Here are a few of the classic motorcycles that represent the evolution of motorcycle technology – in America and around the world.
All of these bikes have at one time been on display in the AMA Motorcycle Hall of Fame, and some of them are part of the Hall of Fame’s permanent collection or are currently on loan.


Visit the AMA Motorcycle Hall of Fame to see what’s currently on display and read the stories of the men and women who helped make those motorcycles famous.


1919 Indian Military Powerplus

Engine: Side-valve, four-stroke, 42 degree V-twin

Horsepower: 18

Weight: 410lb

Displacement: 61 Cubic Inches (1000cc)

Transmission: 3-speed, hand shift, chain final drive

Ignition: Magneto

Brakes: Expanding shoe, rear-wheel only

Owner: Dave Uhl

This is the motorcycle that helped the U.S. win the First World War.

Unfortunately, it’s also a bike that set Indian back significantly in its battle with Harley-Davidson. But then, that’s the kind of story that’s common in Indian’s history: “two steps forward, one step back.”

You certainly can’t blame the motorcycle itself. The military model was closely based on Indian’s famed Powerplus Big Twin, which had, according to sales literature, the “most powerful and economical engine ever fitted to a motorcycle.’’

Hyperbole aside, this 61-cubic-inch (1,000cc) engine was a significant improvement over the previous generation F-head motor. Pumping out 18 horsepower, it could propel the machine to 60 mph and remain reliable. It was a package good enough for the legendary Cannonball Baker, who used Powerplus machines to set many of his endurance records for the Indian factory.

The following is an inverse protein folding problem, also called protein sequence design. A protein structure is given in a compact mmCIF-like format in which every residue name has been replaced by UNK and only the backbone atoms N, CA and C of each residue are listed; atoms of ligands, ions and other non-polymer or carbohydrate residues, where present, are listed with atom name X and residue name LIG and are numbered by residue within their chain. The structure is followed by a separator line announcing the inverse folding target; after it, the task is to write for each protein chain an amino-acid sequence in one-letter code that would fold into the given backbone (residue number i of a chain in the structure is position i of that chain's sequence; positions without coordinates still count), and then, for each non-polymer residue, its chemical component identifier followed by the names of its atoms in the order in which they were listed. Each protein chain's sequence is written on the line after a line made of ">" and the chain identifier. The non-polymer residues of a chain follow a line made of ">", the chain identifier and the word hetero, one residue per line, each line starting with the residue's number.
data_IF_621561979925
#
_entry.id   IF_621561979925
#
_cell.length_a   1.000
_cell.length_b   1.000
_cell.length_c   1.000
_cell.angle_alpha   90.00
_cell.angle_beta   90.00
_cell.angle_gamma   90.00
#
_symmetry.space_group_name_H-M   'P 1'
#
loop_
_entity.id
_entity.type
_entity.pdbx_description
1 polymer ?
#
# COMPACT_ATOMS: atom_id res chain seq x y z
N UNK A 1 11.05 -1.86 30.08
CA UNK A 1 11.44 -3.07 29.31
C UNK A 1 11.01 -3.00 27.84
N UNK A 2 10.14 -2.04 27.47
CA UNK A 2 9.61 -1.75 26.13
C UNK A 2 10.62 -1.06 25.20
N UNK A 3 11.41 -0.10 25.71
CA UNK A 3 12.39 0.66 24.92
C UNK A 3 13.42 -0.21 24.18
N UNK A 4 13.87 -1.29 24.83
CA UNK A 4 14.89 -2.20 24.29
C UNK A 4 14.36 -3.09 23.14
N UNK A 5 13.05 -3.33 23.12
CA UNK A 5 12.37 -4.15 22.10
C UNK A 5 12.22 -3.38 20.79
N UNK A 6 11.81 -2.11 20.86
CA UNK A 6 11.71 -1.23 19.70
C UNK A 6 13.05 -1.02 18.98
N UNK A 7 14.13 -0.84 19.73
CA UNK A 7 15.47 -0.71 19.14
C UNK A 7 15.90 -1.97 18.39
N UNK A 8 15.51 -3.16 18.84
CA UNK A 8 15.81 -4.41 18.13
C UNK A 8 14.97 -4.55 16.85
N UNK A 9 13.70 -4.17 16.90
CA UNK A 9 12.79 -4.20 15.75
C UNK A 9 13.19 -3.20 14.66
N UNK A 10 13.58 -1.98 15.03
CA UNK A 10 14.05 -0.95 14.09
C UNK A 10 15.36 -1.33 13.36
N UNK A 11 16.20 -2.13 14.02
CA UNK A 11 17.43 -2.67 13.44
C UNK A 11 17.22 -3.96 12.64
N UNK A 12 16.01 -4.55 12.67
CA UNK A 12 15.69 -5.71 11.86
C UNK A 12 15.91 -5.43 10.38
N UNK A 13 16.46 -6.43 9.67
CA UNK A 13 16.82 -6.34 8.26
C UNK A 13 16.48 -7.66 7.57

Military versions of the bike, like this one owned by David Uhl, previously on display in the Motorcycle Hall of Fame Museum at AMA headquarters in Pickerington, Ohio, shared the same three-speed transmission, rear-only brake and leaf-spring front fork as the civilian model. But they also sported rear suspension, a simpler gas headlight instead of electric and functional flat fenders instead of curved versions.

The Army loved the bike so much it bought nearly 50,000 of them during the war years. As a result, Indian devoted virtually its entire production to the war effort from 1917 through 1919. In hindsight, Indian didn’t realize the damage such a strategy would inflict on its civilian dealers, who were left with almost no motorcycles to sell.

In contrast, Harley built about 20,000 military bikes during WWI—while keeping a small stream of machines flowing to dealers. With products to sell, Harley dealers fared better than their Indian counterparts in the lean years. And when the war ended, Harley-Davidson was able to go right back to selling motorcycles to civilians.

Meanwhile, with only a remnant of its once-dominant dealer network, Indian was forced to spend time and effort re-establishing its place in the market—and lost serious ground. Indian would rebuild and continue for another three decades, but the company never regained its leading position.

In the end, Indian won the war, but lost the battle.